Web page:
(e.g. fire and smoke). It is also necessary to recognize the fact that
though the concomitance of smoke in fire is only conditional, the
concomitance of the fire in smoke is unconditional and absolute [Footnote
ref 2]. When such a conviction is firmly rooted in the mind that
the concept of the presence of smoke involves the concept of the
presence of fire, the inference of fire is made as soon as any
smoke is seen. Prabhakara counts separately the fallacies of the
minor (_pak@sabhasa_), of the enunciation (_pratijnabhasa_) and of
the example (_d@r@s@tantabhasa_) along with the fallacies of the middle
and this seems to indicate that the Mima@msa logic was not altogether
free from Buddhist influence. The cognition of smoke
includes within itself the cognition of fire also, and thus there
would be nothing left unknown to be cognized by the inferential
cognition. But this objection has little force with Prabhakara,
for he does not admit that a prama@na should necessarily bring
us any new knowledge, for prama@na is simply defined as "apprehension."
So though the inferential cognition always pertains to
things already known it is yet regarded by him as a prama@na,
since it is in any case no doubt an apprehension.


[Footnote 1: See _S'lokavarttika, Nyayaratnakara, S'astradipika,
Yuktisnehapura@ni, Siddhantacandrika_ on anumana.]

[Footnote 2: On the subject of the means of assuring oneself that there is
no condition (_upadhi_) which may vitiate the inference, Prabhakara has
nothing new to tell us. He says that where even after careful enquiry in
a large number of cases the condition cannot be discovered we must say
that it does not exist (_prayatnenanvi@syama@ne aupadhikatvanavagamat_,
see _Prakara@napancika_, p. 71).]


Upamana, Arthapatti.

Analogy (_upamana_) is accepted by Mima@msa in a sense which
is different from that in which Nyaya took it. The man who
has seen a cow (_go_) goes to the forest and sees a wild ox
(_gavaya_), and apprehends the similarity of the gavaya with
the _go,_ and then cognizes the similarity of the _go_ (which is not
within the limits of his perception then) with the _gavaya._ The
cognition of this similarity of the _gavaya_ in the _go,_ as it follows
directly from the perception of the similarity of the _go_ in the
_gavaya,_ is called upamana (analogy). It is regarded as a separate
prama@na, because by it we can apprehend the similarity
existing in a thing which is not perceived at the moment. It is
not mere remembrance, for at the time the _go_ was seen the
_gavaya_ was not seen, and hence the similarity also was not seen,
and what was not seen could not be remembered. The difference
of Prabhakara and Kumarila on this point is that while the
latter regards similarity as only a quality consisting in the fact
of more than one object having the same set of qualities, the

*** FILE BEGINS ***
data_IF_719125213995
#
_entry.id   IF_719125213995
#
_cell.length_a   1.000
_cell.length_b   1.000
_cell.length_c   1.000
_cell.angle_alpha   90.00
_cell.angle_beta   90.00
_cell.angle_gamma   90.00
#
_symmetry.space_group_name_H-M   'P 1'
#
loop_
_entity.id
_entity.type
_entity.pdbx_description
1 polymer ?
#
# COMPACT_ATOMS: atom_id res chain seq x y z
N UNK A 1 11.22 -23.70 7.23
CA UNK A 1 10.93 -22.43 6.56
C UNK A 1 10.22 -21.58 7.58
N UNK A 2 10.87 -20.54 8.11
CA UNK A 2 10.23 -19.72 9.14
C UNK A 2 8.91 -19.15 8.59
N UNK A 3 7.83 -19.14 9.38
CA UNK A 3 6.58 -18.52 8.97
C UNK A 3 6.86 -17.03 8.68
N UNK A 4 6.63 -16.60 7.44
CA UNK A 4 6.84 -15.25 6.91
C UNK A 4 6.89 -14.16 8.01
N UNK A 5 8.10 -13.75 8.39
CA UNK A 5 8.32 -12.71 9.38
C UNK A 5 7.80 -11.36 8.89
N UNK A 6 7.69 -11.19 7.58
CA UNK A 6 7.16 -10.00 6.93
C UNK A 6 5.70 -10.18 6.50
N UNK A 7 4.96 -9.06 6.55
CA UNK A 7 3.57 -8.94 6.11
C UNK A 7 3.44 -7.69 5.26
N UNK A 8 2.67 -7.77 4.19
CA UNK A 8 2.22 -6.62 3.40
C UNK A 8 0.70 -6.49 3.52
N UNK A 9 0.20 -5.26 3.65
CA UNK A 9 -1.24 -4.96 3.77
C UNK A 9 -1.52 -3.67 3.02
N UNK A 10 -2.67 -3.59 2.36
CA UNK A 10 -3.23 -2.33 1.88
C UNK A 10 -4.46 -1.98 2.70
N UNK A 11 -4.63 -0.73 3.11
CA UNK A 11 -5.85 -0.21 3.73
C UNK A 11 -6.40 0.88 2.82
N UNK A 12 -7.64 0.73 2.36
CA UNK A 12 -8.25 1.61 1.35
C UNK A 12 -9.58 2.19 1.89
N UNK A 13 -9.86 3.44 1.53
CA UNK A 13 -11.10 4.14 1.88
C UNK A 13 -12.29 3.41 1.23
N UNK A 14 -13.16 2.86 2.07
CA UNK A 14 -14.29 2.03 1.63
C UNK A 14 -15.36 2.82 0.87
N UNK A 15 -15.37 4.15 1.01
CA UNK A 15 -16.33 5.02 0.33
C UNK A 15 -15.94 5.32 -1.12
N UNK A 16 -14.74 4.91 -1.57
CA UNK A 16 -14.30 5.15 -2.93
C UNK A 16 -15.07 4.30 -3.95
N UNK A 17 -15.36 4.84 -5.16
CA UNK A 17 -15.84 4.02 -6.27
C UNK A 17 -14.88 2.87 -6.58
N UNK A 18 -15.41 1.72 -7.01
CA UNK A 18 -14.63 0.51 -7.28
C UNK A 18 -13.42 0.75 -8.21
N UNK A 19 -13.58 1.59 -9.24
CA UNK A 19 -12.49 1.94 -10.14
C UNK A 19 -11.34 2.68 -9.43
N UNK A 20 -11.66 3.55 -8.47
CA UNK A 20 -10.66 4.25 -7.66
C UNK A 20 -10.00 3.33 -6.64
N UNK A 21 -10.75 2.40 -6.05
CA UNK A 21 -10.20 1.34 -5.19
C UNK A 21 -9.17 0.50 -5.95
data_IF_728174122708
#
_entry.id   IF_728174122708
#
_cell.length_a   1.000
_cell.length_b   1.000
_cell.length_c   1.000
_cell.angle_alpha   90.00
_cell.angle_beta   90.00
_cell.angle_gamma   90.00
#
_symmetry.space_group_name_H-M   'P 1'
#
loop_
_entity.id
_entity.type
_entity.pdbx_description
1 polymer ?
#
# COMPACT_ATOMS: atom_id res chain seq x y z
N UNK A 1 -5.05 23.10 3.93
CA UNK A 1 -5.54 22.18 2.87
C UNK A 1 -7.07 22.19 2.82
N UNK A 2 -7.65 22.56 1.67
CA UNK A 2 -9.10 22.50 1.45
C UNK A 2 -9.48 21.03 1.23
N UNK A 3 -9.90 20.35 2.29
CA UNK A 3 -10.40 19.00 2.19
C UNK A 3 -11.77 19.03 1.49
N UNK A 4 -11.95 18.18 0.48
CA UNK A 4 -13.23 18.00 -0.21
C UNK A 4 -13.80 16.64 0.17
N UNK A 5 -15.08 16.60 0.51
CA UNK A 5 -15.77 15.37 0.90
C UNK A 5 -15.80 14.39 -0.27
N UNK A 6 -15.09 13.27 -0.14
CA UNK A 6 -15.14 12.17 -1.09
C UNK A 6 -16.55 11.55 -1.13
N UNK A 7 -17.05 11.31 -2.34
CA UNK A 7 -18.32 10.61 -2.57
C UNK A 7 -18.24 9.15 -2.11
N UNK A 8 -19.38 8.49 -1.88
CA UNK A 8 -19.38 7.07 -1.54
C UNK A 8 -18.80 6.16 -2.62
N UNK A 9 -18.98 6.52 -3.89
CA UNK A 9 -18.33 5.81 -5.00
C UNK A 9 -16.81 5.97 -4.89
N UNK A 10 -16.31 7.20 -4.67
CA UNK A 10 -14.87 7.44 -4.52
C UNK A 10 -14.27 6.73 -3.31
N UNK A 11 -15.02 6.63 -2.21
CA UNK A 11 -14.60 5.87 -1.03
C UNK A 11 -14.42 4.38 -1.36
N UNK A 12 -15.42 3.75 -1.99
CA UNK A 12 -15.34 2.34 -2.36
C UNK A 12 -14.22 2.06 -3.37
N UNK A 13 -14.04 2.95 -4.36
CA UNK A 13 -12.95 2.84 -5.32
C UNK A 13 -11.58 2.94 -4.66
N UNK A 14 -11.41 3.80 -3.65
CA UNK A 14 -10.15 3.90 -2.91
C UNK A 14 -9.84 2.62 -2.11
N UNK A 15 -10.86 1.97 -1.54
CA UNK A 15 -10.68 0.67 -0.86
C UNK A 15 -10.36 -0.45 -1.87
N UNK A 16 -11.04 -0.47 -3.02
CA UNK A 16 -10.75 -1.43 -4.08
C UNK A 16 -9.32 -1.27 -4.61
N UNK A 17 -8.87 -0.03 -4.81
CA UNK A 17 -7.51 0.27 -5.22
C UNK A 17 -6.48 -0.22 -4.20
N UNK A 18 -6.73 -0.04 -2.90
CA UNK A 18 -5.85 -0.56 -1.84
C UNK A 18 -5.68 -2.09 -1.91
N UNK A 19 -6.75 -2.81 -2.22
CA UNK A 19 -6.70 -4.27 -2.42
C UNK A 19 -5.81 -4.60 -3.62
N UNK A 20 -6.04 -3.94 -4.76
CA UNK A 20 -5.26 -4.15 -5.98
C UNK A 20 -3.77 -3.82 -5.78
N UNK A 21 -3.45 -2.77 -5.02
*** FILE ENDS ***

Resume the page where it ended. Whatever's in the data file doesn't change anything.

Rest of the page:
former regards it as a distinct category.

_Arthapatti_ (implication) is a new prama@na which is admitted
by the Mima@msa. Thus when we know that a person Devadatta
is alive and perceive that he is not in the house, we cannot reconcile
these two facts, viz. his remaining alive and his not being
in the house without presuming his existence somewhere outside
the house, and this method of cognizing the existence of Devadatta
outside the house is called _arthapatti_ (presumption or

The exact psychological analysis of the mind in this arthapatti
cognition is a matter on which Prabhakara and Kumarila
disagree. Prabhakara holds that when a man knows that Devadatta
habitually resides in his house but yet does not find him
there, his knowledge that Devadatta is living (though acquired
previously by some other means of proof) is made doubtful, and
the cause of this doubt is that he does not find Devadatta at his
house. The absence of Devadatta from the house is not the cause
of implication, but it throws into doubt the very existence of Devadatta,
and thus forces us to imagine that Devadatta must remain
somewhere outside. That can only be found by implication,
without the hypothesis of which the doubt cannot be removed.
The mere absence of Devadatta from the house is not enough for


making the presumption that he is outside the house, for he
might also be dead. But I know that Devadatta was living and
also that he was not at home; this perception of his absence from
home creates a doubt as regards my first knowledge that he is
living, and it is for the removal of this doubt that there creeps in
the presumption that he must be living somewhere else. The
perception of the absence of Devadatta through the intermediate
link of a doubt passes into the notion of a presumption that he
must then remain somewhere else. In inference there is no element
of doubt, for it is only when the smoke is perceived to exist
beyond the least element of doubt that the inference of the fire
is possible, but in presumption the perceived non-existence in the
house leads to the presumption of an external existence only
when it has thrown the fact of the man's being alive into doubt
and uncertainty [Footnote ref 1].

Kumarila however objects to this explanation of Prabhakara,
and says that if the fact that Devadatta is living is made doubtful
by the absence of Devadatta at his house, then the doubt
may as well be removed by the supposition that Devadatta is
dead, for it does not follow that the doubt with regard to the life
of Devadatta should necessarily be resolved by the supposition